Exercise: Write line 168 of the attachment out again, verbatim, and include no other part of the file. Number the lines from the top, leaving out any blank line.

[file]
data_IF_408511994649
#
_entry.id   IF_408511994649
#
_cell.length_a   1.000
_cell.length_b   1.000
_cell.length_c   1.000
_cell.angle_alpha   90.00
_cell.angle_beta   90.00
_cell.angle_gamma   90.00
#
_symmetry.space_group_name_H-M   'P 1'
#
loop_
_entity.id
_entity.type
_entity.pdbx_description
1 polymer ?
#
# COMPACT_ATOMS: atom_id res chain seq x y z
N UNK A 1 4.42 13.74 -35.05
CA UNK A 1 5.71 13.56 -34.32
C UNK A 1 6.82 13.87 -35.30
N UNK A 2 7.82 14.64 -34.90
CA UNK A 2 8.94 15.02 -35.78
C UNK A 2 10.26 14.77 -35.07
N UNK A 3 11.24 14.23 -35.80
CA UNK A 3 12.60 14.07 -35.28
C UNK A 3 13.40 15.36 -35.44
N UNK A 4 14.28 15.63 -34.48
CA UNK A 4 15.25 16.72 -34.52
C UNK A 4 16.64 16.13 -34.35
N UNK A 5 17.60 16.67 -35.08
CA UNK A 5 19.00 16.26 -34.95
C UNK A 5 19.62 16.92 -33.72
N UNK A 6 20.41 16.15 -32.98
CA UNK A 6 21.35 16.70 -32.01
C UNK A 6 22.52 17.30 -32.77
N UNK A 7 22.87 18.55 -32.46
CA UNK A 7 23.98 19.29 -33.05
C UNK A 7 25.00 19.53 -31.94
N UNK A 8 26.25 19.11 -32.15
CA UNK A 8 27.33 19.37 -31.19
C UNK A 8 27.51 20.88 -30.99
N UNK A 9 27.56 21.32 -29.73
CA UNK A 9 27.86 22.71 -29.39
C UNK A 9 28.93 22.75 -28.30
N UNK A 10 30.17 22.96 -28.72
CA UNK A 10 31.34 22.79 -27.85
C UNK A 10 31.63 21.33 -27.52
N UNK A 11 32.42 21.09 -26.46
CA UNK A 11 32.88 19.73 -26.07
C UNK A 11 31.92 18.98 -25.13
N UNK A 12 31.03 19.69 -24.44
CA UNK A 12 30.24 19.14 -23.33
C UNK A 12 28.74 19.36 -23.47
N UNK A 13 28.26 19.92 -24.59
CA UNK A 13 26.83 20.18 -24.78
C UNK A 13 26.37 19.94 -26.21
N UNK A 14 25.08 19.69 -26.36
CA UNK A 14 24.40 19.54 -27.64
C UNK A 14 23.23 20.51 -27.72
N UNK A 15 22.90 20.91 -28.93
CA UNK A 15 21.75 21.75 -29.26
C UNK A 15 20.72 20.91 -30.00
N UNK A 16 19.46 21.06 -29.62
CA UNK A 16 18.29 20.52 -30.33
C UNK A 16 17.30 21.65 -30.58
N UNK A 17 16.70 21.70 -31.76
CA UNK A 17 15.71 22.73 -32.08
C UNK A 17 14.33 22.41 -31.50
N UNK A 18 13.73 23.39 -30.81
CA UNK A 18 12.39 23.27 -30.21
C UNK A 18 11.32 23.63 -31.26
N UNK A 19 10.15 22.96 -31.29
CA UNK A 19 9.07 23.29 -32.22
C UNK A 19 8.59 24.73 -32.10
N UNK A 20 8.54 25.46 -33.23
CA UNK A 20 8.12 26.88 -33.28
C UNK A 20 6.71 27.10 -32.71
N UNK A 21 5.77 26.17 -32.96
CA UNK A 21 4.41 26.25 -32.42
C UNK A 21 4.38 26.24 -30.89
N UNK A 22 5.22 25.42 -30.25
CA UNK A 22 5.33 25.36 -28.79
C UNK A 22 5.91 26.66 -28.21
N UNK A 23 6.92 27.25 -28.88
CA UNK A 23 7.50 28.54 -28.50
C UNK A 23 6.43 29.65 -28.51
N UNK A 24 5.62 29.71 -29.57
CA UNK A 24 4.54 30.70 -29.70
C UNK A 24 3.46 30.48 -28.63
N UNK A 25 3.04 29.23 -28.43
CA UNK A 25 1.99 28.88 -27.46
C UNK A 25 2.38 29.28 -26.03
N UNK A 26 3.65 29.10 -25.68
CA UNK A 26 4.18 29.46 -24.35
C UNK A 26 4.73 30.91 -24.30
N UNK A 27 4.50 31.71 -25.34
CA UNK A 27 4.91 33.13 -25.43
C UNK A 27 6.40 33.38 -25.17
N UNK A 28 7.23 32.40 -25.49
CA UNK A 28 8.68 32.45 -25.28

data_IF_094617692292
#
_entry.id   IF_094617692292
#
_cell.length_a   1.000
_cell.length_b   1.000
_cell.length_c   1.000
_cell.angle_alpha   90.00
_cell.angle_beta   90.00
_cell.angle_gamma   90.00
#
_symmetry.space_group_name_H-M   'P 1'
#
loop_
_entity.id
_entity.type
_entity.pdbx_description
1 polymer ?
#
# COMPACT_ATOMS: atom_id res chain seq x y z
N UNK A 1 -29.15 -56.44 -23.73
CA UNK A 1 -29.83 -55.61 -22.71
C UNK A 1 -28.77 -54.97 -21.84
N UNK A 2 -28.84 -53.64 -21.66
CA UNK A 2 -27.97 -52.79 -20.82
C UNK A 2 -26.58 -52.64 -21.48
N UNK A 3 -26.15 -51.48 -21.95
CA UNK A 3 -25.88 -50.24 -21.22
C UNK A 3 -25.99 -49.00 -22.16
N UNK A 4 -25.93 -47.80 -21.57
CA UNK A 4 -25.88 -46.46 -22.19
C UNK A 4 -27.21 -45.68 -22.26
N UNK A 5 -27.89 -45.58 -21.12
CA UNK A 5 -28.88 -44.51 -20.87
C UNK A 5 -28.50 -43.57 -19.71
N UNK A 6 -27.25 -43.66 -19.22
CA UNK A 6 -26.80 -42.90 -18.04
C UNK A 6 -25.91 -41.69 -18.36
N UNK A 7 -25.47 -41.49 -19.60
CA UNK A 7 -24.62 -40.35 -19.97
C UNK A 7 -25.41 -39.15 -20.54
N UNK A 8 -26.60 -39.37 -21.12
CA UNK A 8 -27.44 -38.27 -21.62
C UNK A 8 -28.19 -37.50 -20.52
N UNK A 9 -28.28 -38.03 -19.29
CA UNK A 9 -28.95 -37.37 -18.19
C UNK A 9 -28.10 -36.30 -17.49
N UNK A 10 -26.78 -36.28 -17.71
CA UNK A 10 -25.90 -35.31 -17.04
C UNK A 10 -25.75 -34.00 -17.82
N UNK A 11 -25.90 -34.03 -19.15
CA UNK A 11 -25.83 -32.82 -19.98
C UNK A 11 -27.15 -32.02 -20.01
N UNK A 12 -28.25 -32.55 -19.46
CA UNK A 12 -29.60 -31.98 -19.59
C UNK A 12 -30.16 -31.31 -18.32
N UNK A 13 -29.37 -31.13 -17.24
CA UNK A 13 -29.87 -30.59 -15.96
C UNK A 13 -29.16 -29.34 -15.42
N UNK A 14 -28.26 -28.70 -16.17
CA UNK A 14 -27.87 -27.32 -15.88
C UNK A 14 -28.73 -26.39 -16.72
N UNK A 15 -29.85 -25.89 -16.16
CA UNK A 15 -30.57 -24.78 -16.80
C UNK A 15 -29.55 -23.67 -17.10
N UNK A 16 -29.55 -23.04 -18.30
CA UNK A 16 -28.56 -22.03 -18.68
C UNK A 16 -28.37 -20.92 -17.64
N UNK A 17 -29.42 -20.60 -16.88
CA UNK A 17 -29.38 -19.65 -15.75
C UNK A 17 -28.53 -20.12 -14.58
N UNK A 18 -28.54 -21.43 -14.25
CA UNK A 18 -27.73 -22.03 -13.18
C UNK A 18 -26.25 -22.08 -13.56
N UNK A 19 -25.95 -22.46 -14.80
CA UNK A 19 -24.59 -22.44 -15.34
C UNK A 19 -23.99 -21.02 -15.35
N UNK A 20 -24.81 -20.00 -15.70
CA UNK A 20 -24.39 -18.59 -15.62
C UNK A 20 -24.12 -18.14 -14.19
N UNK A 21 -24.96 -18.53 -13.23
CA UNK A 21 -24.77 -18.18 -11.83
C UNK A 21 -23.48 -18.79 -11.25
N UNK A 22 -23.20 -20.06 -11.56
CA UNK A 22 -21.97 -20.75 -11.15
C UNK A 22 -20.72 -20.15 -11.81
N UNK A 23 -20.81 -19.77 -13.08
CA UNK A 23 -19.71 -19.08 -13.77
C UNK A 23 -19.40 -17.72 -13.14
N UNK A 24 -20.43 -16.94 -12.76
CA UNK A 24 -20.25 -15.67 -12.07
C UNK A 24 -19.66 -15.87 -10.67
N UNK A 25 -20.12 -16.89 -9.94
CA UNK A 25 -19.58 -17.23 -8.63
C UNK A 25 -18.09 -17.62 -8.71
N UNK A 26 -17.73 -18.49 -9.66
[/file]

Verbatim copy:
C UNK A 15 -29.55 -23.67 -17.10